The Workologist | Don’t just wait for the downsizing.
Q: What do you do when you know your job is unnecessary and you can no longer bear coming in and twiddling your thumbs all day? I’ve been proactive, asking my manager for projects, but the work just isn’t there. I’m currently filling my day with various online training classes.
The role I’m in was new when I started a little over a year ago, and I suspect the company was anticipating new business that hasn’t materialized. Recently we even migrated some tasks to an underutilized offshore team.
Is it a good move to ask to be downsized? I’m in my 40s and leery of starting the job search again. But this is not a good use of my time (or their money), and I’ve never been so unmotivated.
A: Few people are excited by the idea of starting a job search. But I’d say anybody in the situation you describe should get over that, right away. If business doesn’t pick up, it certainly sounds like being downsized — whether you ask for it or not — is a distinct possibility.
That said, I don’t see much upside in basically volunteering to lose your job. I understand that you’ve been proactive in asking for work, but some managers will just respond to that as another problem to solve; it’s easier for them to brush you off than to think up ways to keep you busy. So maybe shift that strategy. Instead of inquiring, propose. If you present work or useful tasks that you could do — especially anything that solves a problem or otherwise lightens a manager’s load — you are making “Sure, go for it” the simplest answer.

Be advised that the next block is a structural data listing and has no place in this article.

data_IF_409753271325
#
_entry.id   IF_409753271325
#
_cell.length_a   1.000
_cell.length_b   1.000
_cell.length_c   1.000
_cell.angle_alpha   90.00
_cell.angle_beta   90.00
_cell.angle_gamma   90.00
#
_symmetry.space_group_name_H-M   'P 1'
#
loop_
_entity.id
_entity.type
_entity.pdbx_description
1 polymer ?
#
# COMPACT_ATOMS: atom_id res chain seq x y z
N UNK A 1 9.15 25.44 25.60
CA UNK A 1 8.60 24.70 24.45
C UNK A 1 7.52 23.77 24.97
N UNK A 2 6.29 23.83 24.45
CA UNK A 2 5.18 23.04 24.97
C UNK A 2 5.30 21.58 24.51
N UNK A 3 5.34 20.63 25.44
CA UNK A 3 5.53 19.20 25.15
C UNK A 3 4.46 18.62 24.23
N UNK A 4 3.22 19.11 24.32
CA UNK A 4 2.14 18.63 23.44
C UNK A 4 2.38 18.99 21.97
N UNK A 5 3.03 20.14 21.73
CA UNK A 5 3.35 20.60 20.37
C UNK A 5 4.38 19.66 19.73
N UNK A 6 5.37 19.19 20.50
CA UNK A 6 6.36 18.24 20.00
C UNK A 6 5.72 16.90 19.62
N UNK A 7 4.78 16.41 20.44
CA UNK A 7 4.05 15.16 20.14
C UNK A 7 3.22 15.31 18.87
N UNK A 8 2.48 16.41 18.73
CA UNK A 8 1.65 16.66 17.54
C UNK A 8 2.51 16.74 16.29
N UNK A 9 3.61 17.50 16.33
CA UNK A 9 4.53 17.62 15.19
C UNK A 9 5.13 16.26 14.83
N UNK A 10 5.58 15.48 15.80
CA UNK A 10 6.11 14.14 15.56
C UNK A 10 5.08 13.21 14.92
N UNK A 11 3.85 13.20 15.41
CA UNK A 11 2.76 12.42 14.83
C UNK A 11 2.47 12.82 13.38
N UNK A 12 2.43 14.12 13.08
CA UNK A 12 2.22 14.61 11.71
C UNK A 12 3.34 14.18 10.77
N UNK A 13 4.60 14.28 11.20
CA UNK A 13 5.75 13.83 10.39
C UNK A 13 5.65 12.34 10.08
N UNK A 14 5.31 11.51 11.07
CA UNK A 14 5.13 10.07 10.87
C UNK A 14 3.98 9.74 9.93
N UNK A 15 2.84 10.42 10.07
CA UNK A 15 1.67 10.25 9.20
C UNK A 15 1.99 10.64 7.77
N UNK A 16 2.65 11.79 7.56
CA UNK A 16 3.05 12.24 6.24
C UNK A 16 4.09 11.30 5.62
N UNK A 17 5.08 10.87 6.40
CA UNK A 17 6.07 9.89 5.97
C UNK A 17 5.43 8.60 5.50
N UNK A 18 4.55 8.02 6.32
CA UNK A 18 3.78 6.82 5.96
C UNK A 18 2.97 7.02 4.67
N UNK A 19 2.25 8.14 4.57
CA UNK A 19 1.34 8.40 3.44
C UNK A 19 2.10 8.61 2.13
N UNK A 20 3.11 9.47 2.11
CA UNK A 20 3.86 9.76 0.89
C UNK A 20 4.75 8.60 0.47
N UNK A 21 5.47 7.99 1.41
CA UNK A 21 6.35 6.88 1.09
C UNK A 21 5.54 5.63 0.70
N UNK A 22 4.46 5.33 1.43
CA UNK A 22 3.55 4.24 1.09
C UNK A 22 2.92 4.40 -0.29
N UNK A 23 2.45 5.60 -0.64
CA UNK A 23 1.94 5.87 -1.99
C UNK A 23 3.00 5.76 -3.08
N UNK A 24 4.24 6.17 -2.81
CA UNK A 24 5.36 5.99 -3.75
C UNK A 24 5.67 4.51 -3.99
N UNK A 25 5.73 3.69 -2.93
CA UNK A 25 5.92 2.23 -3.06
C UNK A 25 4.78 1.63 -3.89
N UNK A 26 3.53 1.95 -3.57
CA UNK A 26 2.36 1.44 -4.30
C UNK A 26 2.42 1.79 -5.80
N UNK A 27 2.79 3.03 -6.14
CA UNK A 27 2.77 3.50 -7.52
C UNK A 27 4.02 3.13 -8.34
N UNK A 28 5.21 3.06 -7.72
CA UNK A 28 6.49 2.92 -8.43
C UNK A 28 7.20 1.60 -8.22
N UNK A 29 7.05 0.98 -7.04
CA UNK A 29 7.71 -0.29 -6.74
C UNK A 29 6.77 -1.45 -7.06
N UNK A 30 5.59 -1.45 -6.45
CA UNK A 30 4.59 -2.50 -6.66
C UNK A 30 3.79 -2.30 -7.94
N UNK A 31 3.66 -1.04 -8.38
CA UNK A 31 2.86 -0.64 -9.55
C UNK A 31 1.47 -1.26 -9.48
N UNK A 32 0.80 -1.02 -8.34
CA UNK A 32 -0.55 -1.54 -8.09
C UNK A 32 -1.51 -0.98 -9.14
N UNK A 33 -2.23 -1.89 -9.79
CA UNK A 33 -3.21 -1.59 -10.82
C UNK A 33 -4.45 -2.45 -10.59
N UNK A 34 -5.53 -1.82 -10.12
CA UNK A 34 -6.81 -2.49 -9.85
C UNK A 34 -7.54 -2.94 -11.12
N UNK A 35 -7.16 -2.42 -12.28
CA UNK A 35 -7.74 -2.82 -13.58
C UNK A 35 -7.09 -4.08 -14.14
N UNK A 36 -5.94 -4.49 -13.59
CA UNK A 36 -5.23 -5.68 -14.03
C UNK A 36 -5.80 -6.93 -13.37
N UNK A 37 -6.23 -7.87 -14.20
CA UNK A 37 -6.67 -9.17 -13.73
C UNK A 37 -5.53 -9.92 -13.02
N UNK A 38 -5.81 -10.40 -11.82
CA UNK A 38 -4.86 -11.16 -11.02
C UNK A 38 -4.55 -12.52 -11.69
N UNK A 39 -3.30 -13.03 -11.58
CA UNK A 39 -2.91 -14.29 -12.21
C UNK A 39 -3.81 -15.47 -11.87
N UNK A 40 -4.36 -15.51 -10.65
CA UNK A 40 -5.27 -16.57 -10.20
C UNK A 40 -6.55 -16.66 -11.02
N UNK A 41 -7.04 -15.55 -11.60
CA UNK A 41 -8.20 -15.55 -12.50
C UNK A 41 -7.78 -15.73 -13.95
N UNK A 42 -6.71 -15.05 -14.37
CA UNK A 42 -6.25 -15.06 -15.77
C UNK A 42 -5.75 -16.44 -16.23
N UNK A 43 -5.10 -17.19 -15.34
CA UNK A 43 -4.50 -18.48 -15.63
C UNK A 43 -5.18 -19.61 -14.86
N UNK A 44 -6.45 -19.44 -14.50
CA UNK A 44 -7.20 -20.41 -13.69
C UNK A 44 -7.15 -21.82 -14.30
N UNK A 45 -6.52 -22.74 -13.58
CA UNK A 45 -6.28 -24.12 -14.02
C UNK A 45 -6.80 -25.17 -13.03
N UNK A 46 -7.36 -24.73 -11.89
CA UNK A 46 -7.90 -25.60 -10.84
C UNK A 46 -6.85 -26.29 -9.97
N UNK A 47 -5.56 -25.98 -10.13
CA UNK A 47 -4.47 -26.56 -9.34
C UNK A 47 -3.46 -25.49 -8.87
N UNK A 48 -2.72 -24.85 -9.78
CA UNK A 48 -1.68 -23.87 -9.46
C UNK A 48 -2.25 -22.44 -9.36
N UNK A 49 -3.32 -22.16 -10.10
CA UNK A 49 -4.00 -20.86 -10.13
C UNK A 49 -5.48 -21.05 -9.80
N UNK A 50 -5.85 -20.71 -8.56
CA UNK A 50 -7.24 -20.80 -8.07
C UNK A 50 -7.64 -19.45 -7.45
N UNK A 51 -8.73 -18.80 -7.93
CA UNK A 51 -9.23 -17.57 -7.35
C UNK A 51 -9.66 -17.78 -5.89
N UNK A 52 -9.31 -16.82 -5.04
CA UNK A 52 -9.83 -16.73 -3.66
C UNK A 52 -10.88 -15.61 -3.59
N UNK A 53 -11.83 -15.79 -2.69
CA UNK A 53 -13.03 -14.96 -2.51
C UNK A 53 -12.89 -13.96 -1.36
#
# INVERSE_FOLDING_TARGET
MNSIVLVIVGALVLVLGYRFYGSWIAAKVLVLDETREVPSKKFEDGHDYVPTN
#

You can also sound out colleagues (without announcing that you’re passing your days killing time with online courses, which some might not appreciate) about what they’re working on and what help they could use. Be a team player and don’t convert this into anything that may seem like stealing credit, but keep your manager in the loop about what you’re up to. Even casually asking around might give you ideas. In particular, think about skills you’d like to pick up. That may help you find opportunities to get busy again.
But prepare for the possibility that this paid vacation could end abruptly. The only thing worse than wading back into the job market is being suddenly plunged back into the job market. See what’s out there, and maybe instead of saying “downsize me,” you can just say, “I found a better job; I quit.”
This article originally appeared in The New York Times. Submit questions to Rob Walker at email@example.com.